These sensory strategies can be implemented in the classroom, at home and in most other settings where a child is expected to be able to sit and attend to a task (church, Sunday school, music lessons, camp, etc.). Incorporating these strategies into particularly difficult parts of the day can also have an immense positive impact on the child; for example, incorporating physical exercise into transitional periods may lessen the stress that these times put on both the child and the adult. These sensory strategies are not strict rules to abide by, but are general guidelines to be expanded upon or adapted to fit each child’s individual needs.






The Importance of Teaching Self-Advocacy Skills to Children with ADHD

Attention Deficit Hyperactivity Disorder is a neurological condition associated with under activation of the frontal lobe. This area of the brain is also associated  boy with ADHDwith the executive functioning skills such as organization, time management; planning, impulse control, cognitive flexibility, and ability to self monitor one’s work. Children with ADHD without a doubt demonstrate poor executive functioning. These children have difficulty initiating action on tasks, organizing materials appropriately, managing time effectively, etc. These are all skills that can be developed and improved; however, they are also areas that need be accommodated in order for the child to perform to his or her ultimate potential. Many articles and blogs (link to my past blogs on EF) have been published regarding teaching executive functioning skills. There is also ample work out that there that provides accommodations that teachers may utilize in the classroom setting. We can teach the child the skills, we can accommodate the child; however, if the child is not a self advocate than it is all for naught.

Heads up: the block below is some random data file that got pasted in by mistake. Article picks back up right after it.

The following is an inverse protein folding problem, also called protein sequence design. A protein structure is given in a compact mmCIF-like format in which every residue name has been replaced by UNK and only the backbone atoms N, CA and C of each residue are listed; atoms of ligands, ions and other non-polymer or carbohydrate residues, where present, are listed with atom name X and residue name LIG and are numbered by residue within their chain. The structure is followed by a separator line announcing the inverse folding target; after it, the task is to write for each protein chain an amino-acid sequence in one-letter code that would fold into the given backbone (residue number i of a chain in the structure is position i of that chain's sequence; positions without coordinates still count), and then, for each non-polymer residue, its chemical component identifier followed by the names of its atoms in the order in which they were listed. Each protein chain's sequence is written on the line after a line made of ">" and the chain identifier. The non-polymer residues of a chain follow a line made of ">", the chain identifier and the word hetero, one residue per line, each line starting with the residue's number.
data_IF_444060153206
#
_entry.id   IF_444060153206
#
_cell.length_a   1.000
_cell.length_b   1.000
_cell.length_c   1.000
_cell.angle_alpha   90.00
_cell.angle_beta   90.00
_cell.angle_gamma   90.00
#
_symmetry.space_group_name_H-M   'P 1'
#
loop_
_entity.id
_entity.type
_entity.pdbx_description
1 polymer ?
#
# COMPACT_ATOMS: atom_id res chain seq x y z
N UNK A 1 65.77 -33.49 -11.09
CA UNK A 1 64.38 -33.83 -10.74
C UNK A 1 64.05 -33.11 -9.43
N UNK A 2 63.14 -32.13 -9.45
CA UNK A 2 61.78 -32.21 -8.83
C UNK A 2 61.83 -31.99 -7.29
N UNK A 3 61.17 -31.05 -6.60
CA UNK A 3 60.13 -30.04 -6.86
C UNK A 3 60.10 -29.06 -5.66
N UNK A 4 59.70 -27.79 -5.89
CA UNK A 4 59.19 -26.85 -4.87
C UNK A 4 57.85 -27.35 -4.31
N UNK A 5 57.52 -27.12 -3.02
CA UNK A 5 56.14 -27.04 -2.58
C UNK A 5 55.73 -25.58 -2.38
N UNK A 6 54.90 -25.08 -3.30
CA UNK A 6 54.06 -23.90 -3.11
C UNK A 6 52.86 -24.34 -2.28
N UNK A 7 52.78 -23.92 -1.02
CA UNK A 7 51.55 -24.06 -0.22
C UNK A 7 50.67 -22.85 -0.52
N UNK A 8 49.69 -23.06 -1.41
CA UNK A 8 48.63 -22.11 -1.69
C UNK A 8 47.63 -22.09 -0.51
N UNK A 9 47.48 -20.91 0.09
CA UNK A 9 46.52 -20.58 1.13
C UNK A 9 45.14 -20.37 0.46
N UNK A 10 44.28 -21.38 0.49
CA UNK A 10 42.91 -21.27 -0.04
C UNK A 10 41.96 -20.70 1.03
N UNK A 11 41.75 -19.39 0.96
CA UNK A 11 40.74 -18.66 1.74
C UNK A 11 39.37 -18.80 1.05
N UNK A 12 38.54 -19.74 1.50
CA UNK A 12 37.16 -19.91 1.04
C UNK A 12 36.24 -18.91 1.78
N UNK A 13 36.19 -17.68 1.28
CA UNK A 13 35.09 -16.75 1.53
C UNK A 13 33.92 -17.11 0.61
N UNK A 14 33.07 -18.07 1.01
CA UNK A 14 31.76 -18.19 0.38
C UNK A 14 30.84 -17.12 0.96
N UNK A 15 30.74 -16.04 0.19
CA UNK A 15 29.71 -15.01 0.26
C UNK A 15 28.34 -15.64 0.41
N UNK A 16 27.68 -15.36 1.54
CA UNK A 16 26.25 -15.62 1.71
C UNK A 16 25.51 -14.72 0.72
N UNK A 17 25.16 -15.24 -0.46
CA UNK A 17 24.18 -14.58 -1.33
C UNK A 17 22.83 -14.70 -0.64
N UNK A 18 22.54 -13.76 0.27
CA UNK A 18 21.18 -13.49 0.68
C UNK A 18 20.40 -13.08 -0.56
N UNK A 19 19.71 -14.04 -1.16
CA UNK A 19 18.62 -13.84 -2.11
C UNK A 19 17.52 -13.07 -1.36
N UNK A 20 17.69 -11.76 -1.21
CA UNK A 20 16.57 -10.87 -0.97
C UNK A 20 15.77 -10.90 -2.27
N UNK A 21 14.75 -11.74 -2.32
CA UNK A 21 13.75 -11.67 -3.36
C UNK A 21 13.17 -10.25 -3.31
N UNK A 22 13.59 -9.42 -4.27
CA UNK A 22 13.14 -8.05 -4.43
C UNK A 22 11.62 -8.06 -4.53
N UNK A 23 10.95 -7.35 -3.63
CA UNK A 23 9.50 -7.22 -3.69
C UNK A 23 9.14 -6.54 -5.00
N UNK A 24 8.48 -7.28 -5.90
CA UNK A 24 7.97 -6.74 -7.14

Step 1 To Teaching Children To Advocate For Themselves:

The first stage to begin to develop self advocacy skills is for the child to be able to recognize that he or she exhibits weaknesses or deficits with particular skill sets. Explain to the child (in child friendly terms) what it means to lack organization skills, have difficulty planning, and struggle with time management. Use daily examples from the child’s life (e.g. how long did homework take last night? How long should have it taken?). Once the child identifies that there is a problem he or she can then work on solving the problem.

Step 1 To Teaching Children To Advocate For Themselves:

The next step is to target one task at a time. Work with the child to create a list of areas that can be improved (e.g. morning routine, homework, organizing his/her room). Once the list is created, have the child number them in order from the biggest problem to the smallest problem. Self advocacy skills are developed by the child being able to develop the solution to the problems through Socratic dialogue with parent and not by parent simply providing a list of what needs to be done (e.g., what do you have to do first? …., well, that is one step, but is there something that needs to go before that?). This process is time consuming and will create headaches for many parents on a daily basis. However, if you ultimately want the child to develop the skill set, he or she must develop the solutions. After the first problematic behavior is tackled, the parents and child should then target the second one on the list in a similar manner. There are many strategies and devices (use of timers, checklists, etc) that are way too exhaustive to be explained in this blog that are wonderful tools to help with task completion; however, the first step is for the child to identify that he or she needs help.

The ultimate goal of childhood is to develop independence and skills necessary to live in society. One of the most important skills to develop is self-advocacy; to be able to identify that one has a problem and also to know when to seek others out for help and guidance.

If You Would Like To Receive Our Blogs In Your Email: Please Sign-Up Here!